Creation

Overview

"Running two steps ahead of the bailiff, alternately praised and reviled by critics, John James Audubon set himself the audacious task of drawing, from nature, every bird in North America. The result was his masterpiece, The Birds of America. In June 1833, partway through his mission, he enlisted his son and a party of young gentlemen to set sail for nesting grounds no ornithologist had ever seen, in the treacherous passage between Newfoundland and Labrador. "In a life so well documented, these next months form a rare gap," writes Katherine
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Creation

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Overview

"Running two steps ahead of the bailiff, alternately praised and reviled by critics, John James Audubon set himself the audacious task of drawing, from nature, every bird in North America. The result was his masterpiece, The Birds of America. In June 1833, partway through his mission, he enlisted his son and a party of young gentlemen to set sail for nesting grounds no ornithologist had ever seen, in the treacherous passage between Newfoundland and Labrador. "In a life so well documented, these next months form a rare gap," writes Katherine Govier. "It is as if the dark cloud and fog Audubon sails into transcends mere weather and becomes a state of mind. As if Labrador itself (or the weather) swallows the story." Creation explores this fateful summer in the life of a man as untamed as his subjects." Fogbound at Little Natashquan, Audubon encounters Captain Henry Wolsey Bayfield of the Royal Navy, whose mission it is to chart the labyrinthine coast to make it safe for sea traffic. Bayfield is an exacting and duty-bound aristocrat; the charismatic Audubon spins tales to disguise his dubious parentage and lack of training. Bayfield is a confirmed bachelor; Audubon is a married man in love with his young assistant. But the captain becomes the artist's foil and his measuring stick, his judge and, oddly, the recipient of his long-held secrets.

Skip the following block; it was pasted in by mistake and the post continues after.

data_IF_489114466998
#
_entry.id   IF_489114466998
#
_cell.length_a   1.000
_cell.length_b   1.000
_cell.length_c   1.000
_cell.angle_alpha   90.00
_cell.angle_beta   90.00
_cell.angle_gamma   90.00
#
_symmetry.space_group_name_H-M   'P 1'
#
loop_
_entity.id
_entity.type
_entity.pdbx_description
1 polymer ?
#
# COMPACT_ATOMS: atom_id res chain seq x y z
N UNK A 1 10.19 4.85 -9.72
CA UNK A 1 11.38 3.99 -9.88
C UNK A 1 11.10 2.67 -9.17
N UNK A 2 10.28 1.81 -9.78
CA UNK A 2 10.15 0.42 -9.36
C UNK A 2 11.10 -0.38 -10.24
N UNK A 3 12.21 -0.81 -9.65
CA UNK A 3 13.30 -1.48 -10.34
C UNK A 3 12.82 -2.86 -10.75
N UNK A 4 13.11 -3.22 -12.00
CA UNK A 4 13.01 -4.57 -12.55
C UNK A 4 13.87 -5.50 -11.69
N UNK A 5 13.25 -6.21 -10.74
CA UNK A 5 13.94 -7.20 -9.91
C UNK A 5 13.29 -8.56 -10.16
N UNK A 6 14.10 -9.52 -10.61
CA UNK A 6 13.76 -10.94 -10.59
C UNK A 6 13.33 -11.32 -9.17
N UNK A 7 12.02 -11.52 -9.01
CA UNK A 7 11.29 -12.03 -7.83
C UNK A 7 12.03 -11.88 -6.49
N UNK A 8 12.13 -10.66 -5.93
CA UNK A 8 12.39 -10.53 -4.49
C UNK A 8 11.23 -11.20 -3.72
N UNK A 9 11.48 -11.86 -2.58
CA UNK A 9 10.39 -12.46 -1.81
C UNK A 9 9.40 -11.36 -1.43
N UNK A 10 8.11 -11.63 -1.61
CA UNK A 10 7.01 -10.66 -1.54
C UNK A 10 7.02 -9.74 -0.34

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Editorial Reviews

The New York Times
Any gap in the historical record is an invitation, an opportunity for speculation. And in her wily, intricate novel about John James Audubon's 1833 expedition along the northern shores of the Gulf of St. Lawrence, the Canadian writer Katherine Govier has found a gap truly worthy of exploration. … Govier, darting back and forth between Audubon's 1830's travels and the travails of his past, does terrific justice to the man. She may speculate about him, but she also sticks close to the historical record. — Michael Upchurch
The Washington Post
&#8230 Govier's Audubon takes such palpable joy in stalking his subjects and capturing their elusive beauty that ultimately the novel is not just a threnody for wild nature but also a paean to the artistic impulse. — Dennis Drabelle
Library Journal